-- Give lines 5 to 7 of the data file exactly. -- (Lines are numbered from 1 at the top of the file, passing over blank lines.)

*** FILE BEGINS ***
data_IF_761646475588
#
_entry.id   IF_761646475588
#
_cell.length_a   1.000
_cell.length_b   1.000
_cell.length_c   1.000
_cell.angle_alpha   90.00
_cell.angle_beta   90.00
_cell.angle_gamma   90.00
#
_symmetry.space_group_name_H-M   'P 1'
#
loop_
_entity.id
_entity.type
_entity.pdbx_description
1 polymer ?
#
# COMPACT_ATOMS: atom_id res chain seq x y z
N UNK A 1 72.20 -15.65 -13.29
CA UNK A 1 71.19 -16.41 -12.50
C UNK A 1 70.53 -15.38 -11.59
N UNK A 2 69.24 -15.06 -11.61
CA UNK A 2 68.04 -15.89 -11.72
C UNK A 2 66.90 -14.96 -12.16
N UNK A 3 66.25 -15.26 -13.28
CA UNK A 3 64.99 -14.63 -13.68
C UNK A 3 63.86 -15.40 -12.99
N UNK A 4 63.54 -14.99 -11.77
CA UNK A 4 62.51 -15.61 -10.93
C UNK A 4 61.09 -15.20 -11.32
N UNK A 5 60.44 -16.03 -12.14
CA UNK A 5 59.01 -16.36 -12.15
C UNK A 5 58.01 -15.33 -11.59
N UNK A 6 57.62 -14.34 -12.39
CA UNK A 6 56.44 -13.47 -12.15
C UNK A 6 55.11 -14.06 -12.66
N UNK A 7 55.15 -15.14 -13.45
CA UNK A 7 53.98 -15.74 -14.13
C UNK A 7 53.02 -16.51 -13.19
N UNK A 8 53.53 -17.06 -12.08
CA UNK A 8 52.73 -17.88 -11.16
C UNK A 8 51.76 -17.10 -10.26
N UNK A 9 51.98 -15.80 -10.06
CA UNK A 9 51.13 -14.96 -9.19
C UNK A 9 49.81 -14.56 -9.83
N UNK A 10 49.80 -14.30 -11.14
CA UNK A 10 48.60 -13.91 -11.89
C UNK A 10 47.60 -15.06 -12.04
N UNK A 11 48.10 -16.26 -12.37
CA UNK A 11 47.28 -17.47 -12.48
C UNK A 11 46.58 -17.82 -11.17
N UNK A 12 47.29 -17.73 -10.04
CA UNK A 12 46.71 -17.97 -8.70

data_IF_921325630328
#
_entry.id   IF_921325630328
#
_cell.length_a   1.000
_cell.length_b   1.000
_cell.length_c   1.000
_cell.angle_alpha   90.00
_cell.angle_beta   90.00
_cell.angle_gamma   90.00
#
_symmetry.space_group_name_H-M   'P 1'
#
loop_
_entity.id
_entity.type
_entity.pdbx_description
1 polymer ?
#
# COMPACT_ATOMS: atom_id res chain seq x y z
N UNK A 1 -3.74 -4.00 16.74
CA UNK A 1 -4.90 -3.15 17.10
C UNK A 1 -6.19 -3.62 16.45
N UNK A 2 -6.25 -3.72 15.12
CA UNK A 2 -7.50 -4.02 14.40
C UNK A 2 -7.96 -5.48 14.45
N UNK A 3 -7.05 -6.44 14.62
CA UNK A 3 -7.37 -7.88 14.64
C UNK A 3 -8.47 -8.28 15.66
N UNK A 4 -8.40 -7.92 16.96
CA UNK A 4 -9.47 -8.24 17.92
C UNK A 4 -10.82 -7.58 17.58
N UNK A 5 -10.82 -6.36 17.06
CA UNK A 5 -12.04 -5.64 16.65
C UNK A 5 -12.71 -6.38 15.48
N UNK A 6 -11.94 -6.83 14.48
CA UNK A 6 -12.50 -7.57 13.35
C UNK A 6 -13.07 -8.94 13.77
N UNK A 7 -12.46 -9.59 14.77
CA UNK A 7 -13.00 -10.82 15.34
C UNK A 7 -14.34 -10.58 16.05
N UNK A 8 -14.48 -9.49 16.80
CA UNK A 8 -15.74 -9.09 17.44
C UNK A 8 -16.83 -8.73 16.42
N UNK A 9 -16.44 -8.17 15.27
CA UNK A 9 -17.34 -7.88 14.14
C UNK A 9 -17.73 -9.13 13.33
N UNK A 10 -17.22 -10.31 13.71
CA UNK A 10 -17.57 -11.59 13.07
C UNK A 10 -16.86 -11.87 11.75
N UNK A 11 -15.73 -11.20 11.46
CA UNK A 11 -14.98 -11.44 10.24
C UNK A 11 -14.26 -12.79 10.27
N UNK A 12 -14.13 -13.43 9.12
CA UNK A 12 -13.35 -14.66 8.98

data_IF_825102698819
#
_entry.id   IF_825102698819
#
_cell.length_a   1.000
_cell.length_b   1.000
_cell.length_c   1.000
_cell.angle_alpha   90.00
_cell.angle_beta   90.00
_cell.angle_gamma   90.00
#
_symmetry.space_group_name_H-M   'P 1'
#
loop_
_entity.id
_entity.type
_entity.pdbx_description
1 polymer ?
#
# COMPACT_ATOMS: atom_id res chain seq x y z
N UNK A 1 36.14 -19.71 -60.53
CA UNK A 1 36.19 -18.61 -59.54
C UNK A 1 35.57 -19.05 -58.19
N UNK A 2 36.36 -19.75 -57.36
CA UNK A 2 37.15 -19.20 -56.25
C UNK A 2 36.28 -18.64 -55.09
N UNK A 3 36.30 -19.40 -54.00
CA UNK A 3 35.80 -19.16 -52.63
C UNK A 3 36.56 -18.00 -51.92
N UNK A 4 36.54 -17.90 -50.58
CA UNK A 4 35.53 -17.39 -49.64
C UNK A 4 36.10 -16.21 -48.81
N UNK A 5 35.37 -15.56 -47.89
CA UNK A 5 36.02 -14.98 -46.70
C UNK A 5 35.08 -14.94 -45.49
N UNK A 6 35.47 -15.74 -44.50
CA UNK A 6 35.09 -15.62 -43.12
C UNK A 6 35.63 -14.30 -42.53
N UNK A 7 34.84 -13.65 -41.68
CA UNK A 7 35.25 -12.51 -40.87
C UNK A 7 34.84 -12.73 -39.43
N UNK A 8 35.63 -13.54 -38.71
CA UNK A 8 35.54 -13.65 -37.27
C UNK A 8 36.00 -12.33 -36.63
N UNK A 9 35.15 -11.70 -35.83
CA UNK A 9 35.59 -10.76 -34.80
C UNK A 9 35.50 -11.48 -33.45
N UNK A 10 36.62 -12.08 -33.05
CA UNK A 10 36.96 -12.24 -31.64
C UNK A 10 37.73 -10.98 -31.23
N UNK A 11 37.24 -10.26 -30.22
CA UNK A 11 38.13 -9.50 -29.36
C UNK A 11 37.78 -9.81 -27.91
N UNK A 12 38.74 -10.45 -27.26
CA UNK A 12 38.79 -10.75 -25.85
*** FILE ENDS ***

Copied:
_cell.length_a   1.000
_cell.length_b   1.000
_cell.length_c   1.000